What is Pilates?

History

Pilates was created by Joseph H. Pilates during World War I. As a child, Joseph Pilates was often sick and suffered from asthma. Eventually he participated in a number of athletic activities to help build his strength and stamina. During World War I, Pilates served as a nurse. It was during this time that he developed specific exercises and equipment to help rehabilitate immobilized soldiers.

After developing his exercises in World War I, Pilates created a series of mat exercises to help strengthen the core. Pilates was also interested in the mind-body connection, which he studied through through yoga and martial arts. He expanded methodology to include a focus on concentration, control, centering, breathing, precision and flowing movements.

After leaving Germany and moving to the United States in the 1920s, he began teaching his method to ballet dancers and boxers. Pilates published 2 books on his methodology before passing away in 1967.

Basics

The goal of Pilates is to strengthen muscles, increase flexibility and improve mental and physical well-being. To accomplish this, Pilates focuses on 6 principles. The first principle is concentration. In Pilates you must concentrate on every movement in your body.

The second principle is control. This refers to muscle control, as each exercise must be performed with complete control of your muscles. The third principle is centering. Each exercise begins from the center of the body, or the Powerhouse.

The Powerhouse of the body includes the abdomen, back, hips, buttocks and inner thighs. The fourth principle is flowing movements. This is achieved as one exercise transitions into the next. All movements should flow out from the Powerhouse area of the body. The fifth principle is precision. Through concentration and control, you will be able to perform precise movements.

The philosophy of Pilates suggests that precision in Pilates will carry over to your everyday life. The final principle is the importance of breathing. Breathing helps to carry oxygenated blood to every part of the body. Learning to breathe correctly is an important part of Pilates.

The most commonly practiced form of Pilates is floor exercises. These are designed so that no weights are required with all resistance being provided through body weight. A Pilates class will follow a set sequence of exercises.

Joseph Pilates originally designed these so that one position moved into the next in a natural way. Some of the typical mat exercises include The Hundred, The Roll Up and The Roll Over. All 3 exercises engage the abdominal muscles while building coordination, core strength and stamina. It is important to note, however, that a lawsuit in 2000 allowed the name “Pilates” to be used by anyone.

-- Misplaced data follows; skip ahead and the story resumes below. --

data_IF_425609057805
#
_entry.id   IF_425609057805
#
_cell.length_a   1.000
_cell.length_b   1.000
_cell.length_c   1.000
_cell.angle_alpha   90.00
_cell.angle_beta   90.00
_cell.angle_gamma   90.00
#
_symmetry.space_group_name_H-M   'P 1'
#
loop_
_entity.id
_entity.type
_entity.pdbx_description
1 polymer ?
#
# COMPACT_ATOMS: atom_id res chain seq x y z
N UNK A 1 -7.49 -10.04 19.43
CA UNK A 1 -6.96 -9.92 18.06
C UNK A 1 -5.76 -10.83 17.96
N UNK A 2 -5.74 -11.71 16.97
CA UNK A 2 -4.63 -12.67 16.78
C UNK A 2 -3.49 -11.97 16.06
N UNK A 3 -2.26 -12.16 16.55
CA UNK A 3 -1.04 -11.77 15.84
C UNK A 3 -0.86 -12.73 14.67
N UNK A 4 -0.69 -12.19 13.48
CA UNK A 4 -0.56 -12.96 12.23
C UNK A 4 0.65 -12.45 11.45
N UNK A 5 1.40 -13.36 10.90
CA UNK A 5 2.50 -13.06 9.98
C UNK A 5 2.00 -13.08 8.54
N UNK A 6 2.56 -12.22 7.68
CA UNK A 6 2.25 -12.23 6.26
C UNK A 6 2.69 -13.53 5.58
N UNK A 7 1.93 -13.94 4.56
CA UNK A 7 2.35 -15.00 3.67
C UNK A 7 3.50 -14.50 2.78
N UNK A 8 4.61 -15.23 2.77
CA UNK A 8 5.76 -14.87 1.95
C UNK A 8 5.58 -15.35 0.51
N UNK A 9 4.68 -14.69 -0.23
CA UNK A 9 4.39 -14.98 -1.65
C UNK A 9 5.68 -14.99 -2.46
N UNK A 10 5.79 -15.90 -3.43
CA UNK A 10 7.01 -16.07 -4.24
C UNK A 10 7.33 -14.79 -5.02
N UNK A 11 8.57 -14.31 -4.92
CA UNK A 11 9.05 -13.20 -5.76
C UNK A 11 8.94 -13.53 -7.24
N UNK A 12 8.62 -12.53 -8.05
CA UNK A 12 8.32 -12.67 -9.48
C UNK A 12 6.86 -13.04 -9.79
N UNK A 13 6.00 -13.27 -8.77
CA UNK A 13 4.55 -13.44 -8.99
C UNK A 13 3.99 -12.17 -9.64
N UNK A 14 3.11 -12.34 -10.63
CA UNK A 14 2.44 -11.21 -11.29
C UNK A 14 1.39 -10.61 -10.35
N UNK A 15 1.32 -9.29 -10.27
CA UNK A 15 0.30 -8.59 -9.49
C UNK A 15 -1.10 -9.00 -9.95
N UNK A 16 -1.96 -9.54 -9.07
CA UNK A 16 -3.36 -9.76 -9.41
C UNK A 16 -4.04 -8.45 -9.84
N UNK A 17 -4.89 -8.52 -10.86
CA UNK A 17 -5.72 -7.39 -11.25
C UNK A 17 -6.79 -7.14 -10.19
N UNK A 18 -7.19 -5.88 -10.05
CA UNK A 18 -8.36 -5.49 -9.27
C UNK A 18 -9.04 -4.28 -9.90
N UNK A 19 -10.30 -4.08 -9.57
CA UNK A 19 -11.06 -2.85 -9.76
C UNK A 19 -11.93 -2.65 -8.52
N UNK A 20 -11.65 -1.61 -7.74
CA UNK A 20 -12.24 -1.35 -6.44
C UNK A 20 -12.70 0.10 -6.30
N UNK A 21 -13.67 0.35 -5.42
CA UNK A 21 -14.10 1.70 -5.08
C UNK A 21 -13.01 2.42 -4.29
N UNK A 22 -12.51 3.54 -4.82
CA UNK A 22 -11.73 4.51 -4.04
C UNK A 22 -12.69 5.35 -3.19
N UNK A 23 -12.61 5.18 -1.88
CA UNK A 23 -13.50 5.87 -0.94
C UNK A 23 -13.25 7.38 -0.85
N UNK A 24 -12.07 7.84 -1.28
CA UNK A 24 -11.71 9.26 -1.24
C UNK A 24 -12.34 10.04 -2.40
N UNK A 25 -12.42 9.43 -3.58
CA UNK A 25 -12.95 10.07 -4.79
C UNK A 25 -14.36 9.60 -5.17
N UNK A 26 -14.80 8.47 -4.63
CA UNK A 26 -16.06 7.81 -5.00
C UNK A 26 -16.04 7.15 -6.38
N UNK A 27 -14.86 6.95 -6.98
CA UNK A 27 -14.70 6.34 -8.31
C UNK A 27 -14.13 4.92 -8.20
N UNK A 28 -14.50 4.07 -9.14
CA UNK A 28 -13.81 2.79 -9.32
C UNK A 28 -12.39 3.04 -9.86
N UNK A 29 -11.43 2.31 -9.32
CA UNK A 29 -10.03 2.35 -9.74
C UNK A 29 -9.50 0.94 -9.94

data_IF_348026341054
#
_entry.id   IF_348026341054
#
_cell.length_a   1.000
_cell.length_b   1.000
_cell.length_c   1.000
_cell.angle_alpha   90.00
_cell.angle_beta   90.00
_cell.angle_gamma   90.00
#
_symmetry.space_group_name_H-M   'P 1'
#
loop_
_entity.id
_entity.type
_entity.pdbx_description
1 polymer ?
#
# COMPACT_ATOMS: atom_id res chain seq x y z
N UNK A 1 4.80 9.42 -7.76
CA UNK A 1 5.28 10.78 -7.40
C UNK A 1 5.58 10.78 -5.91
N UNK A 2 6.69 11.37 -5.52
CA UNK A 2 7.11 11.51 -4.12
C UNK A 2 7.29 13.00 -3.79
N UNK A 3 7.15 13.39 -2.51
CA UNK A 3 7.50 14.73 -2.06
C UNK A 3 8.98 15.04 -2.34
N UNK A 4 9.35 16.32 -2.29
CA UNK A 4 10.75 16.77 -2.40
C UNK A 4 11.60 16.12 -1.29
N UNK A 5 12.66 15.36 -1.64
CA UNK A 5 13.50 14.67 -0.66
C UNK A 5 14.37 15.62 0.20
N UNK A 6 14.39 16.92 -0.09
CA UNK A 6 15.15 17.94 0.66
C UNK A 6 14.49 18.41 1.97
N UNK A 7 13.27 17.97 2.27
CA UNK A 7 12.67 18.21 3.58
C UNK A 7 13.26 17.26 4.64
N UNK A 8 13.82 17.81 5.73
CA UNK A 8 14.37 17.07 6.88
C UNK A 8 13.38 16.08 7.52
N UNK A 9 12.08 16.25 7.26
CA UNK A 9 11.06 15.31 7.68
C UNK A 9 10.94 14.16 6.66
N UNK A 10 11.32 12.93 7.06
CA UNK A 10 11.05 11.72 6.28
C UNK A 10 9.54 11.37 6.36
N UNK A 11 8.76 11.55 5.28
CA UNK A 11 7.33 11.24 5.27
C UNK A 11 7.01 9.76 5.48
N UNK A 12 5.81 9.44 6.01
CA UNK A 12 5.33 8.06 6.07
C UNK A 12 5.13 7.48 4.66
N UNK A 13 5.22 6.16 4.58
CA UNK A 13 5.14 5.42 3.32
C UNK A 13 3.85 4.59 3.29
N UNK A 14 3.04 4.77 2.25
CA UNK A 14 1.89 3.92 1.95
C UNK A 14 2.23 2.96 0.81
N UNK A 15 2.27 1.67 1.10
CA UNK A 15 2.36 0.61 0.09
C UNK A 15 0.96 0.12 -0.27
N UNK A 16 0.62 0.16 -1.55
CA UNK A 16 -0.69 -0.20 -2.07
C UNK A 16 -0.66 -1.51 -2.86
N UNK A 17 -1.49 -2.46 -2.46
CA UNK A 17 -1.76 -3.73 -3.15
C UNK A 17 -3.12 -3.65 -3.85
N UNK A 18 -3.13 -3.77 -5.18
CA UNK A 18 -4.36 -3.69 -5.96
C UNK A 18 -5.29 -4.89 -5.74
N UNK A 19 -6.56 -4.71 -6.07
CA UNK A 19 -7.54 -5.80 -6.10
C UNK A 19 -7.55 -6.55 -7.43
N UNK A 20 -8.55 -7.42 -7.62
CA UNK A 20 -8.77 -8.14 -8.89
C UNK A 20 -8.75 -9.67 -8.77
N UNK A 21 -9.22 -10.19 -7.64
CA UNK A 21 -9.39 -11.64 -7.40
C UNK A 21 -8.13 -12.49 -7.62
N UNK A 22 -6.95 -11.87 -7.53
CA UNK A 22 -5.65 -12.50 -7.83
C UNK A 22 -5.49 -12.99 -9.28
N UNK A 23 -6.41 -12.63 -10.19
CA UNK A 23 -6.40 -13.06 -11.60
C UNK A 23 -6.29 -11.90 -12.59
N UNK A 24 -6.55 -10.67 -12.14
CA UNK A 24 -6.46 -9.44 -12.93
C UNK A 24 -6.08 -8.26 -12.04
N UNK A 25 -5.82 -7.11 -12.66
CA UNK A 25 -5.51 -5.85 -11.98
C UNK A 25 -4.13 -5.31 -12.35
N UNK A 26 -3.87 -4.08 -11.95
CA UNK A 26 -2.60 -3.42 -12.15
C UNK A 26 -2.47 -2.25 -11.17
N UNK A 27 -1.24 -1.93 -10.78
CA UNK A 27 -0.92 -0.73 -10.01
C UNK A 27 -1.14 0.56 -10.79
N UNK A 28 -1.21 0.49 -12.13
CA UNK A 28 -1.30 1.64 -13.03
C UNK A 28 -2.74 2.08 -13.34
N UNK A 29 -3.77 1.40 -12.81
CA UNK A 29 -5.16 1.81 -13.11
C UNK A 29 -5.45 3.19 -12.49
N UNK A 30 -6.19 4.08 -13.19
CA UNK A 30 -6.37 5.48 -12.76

So, it is important to consider the qualifications and training of any instructor. Instructors should tailor the class to meet the needs of both beginners and more advanced students.

The second type of Pilates class is based on the use of Pilates apparatuses. Some of the commonly used equipment includes the Reformer, the Cadillac and the Magic Circle. All of these pieces of equipment use resistance training through the use of pulleys and springs.

Some people believe that exercise on the Pilates equipment provides faster and more visible results. Regardless of the results, the various apparatuses offer increased resistance, which create a challenging endurance and strength workout.

Considerations

Practicing Pilates offers a number of benefits. First, it improves your sense of body awareness. With such a strong focus on core strength and stability, it forces people to recognize weaknesses in other areas of their bodies. The second benefit of Pilates is a strong core.

While Pilates might not guarantee flat abs, it does guarantee a stronger core, which includes the abdominal muscles and the back. The third benefit is better body control. Pilates teaches you how to move your body and achieve symmetry.

Pilates has become quite popular and can be found in most gyms and community centers. While beginners often choose mat exercises, physicians do caution anyone with back pain to first seek medical advice. Pilates could cause more harm if the spine is already damaged. Instructors agree that while exercise plans can be tailored for individuals, a proper medical diagnosis is needed first.

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